The new street trees added needed shade as the City of Hood River formally dedicated the 18-month State Street Urban Renewal Project on the warm evening of June 5.
Crestline Construction and Bell Design Company, lead contractors on the $5.4 million project, provided free barbecue as well as the plaque that is in place at Second and State streets on the wall of the new elevated sidewalk between Second and First streets.
The ribbon cutting by the Chamber of Commerce was just one part of a busy First Friday in downtown Hood River.
“We are here to celebrate the fact that millions of dollars of work have been accomplished here in the core of our city,” Mayor Paul Blackburn said to the crowd of about 50 people assembled at the restroom/bike plaza at Third and State streets.
“From the computers all the way to the asphalt they made it happen, they did the ‘think three times, measure twice, and cut once’,” Blackburn said. The redevelopment brought new streets and wider sidewalks, benches and amenities, and undergrounded utilities on State from Sixth to Front and on Front Street and Oak Street from Front to First streets.
“I’d like to give a huge shout out to State Street businesses,” Blackburn said. “That wasn’t fun for us when we had a couple of winters of dirt roads. It felt like we were back in the old west. When you’re digging up the main street of town it takes a while, you have to fill it back in, and it was tough and we made it through and look at what we have.”
Blackburn recognized “the army of orange shirts,” present on Friday, the employees of Peterson Brothers Concrete, and Schuepbach Construction, the two main concrete contractors on the project.
“We feel really privileged to have been able to be part of this and the trust the community and the city put in us,” said city engineer Stoner Bell of Bell Design. “This was reflected in the input of the advisory committees and the public process,” of designing and constructing the project.
“We feel honored to have been involved. It’s kind of a responsibility to see it through and get it right. We had a great contractor who was able to work with us through the budget constraints and changes.
“We’re already starting to see businesses open up to State Street, and to see pedestrians start to use the street, and that is what it’s all about,” Bell said. “We’re expanding the merchant area and whole shop-live-play area,” he said, quoting the Chamber of Commerce motto used in downtown banners.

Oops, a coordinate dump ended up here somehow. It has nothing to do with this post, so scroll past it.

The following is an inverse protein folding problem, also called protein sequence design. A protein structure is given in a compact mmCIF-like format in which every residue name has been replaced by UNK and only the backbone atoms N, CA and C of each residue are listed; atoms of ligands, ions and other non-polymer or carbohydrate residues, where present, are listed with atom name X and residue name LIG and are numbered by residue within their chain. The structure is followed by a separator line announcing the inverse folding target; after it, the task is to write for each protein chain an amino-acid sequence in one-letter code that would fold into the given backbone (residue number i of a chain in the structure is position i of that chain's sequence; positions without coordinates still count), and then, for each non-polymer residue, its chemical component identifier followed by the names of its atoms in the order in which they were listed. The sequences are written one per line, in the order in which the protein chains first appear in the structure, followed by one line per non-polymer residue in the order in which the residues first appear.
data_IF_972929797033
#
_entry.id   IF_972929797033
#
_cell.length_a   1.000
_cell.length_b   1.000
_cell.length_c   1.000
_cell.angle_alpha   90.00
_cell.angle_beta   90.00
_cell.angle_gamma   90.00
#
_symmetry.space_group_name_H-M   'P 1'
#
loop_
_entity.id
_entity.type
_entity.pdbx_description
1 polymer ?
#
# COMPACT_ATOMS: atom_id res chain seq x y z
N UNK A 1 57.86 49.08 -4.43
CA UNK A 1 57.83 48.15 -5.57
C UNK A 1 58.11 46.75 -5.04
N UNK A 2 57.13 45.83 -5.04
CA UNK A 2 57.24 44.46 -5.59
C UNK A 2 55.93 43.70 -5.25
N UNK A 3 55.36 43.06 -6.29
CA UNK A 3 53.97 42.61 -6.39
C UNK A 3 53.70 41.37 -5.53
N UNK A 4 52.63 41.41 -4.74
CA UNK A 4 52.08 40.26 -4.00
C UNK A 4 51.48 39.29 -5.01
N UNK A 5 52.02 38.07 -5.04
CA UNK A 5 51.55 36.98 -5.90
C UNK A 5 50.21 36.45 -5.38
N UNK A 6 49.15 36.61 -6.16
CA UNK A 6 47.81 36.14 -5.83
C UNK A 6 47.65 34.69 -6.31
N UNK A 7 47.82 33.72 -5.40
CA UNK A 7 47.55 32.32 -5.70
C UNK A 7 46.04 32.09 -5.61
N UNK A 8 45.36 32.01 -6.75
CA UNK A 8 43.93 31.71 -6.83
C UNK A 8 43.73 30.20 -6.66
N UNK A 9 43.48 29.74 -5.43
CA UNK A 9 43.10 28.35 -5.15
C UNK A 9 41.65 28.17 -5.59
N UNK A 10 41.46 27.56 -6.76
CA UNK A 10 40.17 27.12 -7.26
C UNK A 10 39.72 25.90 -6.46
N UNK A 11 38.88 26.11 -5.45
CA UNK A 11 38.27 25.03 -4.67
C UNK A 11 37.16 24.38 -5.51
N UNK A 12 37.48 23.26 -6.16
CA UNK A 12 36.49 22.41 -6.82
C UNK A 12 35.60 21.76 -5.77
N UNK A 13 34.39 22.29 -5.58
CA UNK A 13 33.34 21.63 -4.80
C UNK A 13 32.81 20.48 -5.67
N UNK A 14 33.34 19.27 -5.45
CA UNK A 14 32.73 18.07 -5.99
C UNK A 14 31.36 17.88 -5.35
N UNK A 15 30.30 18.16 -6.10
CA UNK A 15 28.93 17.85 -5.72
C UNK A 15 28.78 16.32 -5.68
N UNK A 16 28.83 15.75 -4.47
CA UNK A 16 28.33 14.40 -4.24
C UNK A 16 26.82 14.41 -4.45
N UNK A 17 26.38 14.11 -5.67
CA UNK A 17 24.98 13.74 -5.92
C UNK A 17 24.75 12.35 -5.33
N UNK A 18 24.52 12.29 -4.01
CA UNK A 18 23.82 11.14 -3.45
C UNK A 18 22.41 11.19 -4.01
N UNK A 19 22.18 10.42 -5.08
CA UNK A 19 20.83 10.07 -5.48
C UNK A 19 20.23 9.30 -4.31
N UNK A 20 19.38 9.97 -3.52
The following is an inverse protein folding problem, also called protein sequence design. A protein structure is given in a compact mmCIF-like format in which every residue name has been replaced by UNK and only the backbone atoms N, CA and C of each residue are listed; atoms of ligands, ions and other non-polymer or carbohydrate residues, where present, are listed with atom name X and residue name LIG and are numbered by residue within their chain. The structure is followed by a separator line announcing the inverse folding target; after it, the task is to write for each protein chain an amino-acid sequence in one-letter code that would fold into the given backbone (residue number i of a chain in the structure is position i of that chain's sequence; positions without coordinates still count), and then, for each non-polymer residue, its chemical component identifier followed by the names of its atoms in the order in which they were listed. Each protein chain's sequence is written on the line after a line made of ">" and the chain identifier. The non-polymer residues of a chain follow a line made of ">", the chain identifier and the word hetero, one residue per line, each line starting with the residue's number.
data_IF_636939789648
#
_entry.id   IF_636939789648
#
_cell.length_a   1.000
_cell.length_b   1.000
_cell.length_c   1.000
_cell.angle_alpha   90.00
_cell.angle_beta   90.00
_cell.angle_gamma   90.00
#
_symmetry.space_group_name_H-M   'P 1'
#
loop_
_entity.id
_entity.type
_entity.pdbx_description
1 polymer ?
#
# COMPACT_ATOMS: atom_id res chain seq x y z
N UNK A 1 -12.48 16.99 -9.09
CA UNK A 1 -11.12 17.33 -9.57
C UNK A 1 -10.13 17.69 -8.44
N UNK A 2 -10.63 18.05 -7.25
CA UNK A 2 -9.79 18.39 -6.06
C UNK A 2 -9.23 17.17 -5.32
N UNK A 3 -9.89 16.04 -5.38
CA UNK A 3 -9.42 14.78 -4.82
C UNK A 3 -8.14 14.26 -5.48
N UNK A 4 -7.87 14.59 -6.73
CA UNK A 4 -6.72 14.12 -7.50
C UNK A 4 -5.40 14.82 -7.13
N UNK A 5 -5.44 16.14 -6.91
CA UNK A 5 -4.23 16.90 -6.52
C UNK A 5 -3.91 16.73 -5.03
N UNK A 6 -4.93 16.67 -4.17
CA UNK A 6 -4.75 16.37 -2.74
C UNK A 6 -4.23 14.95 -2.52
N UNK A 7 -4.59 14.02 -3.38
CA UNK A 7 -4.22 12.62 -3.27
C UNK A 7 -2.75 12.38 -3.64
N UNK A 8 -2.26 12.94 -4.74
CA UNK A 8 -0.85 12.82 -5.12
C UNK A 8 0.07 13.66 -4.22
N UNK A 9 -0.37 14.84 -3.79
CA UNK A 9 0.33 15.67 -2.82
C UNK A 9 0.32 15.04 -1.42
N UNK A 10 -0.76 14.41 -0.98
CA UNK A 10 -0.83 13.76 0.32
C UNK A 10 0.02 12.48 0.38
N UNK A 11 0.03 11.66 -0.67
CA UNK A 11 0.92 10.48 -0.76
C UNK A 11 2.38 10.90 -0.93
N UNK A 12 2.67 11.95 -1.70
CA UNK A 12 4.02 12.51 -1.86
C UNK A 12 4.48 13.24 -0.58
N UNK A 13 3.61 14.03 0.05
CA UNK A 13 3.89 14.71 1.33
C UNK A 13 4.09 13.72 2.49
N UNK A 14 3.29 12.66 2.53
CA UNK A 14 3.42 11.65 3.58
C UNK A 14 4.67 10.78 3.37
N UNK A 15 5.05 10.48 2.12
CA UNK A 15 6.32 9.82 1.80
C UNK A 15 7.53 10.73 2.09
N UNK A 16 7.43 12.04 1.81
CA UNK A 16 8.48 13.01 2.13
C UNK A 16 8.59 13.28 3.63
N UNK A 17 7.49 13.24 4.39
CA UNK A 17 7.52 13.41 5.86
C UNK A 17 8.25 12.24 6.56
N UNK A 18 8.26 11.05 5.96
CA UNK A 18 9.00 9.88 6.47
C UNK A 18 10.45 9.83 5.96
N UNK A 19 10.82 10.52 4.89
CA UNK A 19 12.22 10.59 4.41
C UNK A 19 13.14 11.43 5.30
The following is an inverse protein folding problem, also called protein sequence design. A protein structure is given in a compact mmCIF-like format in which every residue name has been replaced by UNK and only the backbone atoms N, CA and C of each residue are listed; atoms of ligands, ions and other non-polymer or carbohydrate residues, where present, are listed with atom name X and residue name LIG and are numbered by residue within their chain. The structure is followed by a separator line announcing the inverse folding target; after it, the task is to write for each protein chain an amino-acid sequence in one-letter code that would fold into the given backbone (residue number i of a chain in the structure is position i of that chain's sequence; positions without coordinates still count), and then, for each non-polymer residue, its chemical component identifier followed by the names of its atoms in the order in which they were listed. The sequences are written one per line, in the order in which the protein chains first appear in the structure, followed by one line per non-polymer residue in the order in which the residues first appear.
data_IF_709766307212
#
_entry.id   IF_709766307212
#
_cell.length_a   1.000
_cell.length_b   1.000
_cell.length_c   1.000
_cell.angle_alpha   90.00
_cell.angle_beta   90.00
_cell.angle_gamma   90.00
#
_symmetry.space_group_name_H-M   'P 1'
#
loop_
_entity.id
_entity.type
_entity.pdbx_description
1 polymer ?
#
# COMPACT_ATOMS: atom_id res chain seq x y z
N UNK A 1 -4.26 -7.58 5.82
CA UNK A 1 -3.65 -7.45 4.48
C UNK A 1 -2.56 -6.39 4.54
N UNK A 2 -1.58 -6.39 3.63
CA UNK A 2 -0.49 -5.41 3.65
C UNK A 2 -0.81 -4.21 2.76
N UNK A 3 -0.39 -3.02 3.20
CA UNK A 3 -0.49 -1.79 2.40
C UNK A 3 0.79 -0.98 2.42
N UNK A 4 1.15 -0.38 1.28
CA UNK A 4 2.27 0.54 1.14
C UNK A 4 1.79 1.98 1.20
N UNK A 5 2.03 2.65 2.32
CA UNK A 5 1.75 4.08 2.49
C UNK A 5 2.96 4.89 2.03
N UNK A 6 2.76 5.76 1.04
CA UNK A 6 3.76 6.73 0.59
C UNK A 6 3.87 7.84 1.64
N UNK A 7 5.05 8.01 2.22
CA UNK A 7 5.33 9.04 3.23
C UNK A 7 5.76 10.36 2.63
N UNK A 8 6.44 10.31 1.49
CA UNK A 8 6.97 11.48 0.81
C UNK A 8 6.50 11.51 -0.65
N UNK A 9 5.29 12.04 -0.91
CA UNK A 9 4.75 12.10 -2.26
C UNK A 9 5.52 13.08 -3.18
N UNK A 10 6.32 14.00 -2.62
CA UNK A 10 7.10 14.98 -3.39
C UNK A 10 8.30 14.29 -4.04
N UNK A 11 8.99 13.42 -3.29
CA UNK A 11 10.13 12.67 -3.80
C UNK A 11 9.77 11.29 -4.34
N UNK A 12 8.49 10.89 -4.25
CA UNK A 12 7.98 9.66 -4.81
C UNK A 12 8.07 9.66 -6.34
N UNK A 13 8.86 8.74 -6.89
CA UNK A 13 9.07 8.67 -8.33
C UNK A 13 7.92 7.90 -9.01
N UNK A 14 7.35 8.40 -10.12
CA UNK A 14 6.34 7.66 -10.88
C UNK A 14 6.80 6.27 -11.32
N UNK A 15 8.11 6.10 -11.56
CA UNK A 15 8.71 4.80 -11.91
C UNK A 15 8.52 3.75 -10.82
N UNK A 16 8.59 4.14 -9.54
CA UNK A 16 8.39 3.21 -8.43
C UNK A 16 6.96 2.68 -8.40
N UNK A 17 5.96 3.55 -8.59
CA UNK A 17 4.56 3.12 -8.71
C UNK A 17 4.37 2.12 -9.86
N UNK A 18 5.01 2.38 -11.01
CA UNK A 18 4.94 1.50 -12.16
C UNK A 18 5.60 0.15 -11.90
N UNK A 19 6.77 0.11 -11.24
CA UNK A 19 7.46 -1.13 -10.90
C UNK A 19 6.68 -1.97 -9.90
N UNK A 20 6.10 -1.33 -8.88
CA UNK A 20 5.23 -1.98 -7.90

“Plus we are maintaining it as a thoroughfare, so we have the sharing with the bikes, and you still need ways to get through town. I think we accomplished both,” he said. “One of the big goals was dampening of the traffic because that was a big reason a lot of people didn’t like (using State Street.)” Dampening was accomplished with signage, parking revisions, and “bulb-outs” at Sixth, Fourth, and Second streets.
Blackburn noted the presence of ODOT bicycle advisory group members, who are helping plan the series of “bike and hike hubs” in the Gorge from Wood Village to The Dalles.
“Everyone is in the design phase, except us — ours is built,” Blackburn said. “This is our bike hub, we are so glad we have it, as biking is a big part of our community, and from here to Mosier is a nice ride.” Blackburn introduced “Citizen Arthur Babitz,” mayor from 2008-14, who has continued as a bicycle advisory group member.
A few details remain at the restroom-bike hub facility, including adding an information kiosk and the placement of public art. The three-foot pedestal for the “Art of Community” sculpture has been poured on the west side of the building, and the first work is scheduled for installation by late summer.
Babitz also guides the compilation of thousands of historic Hood River photos at the History Museum of Hood River, which Blackburn pointed to for historic perspective on the latest urban renewal project in Hood River.
“I was looking at photos from the time Mr. (Nathaniel) Coe first laid out Hood River in the mid-19th century,” Blackburn said, including images of State and Third streets. Blackburn said planning in those days was based on the use of horses for transportation and commerce.
Blackburn said, “The scale was different, and over time it’s not possible to make complete holistic planning. Over time, you make a better gravel street for the horses and then at some point it was asphalt, and you fast forward to the 21st century and we still have that façade of that building right there and you don’t have the kind of infrastructure you kind of expect. Back then they didn’t have running water or sewer and I’m pretty sure they didn’t have broadband,” Blackburn joked.
“Urban Renewal pushes the reset button because everything’s grown, everything still comes down through town,” he said. “I was told the intersection at 6th and State, they had to dig up several times. This is the hub of our city and it was aging, and now it’s proper and fixed and Urban Renewal is a great thing.”
Blackburn pointed to a recent media honor given to Hood River.
“Around same time Mr. Coe was laying out Hood River, Sunset magazine was founded in 1880s and a month ago they named us the Best Adventure Town in the West. Having the proper infrastructure for the Best Adventure Town is very important.”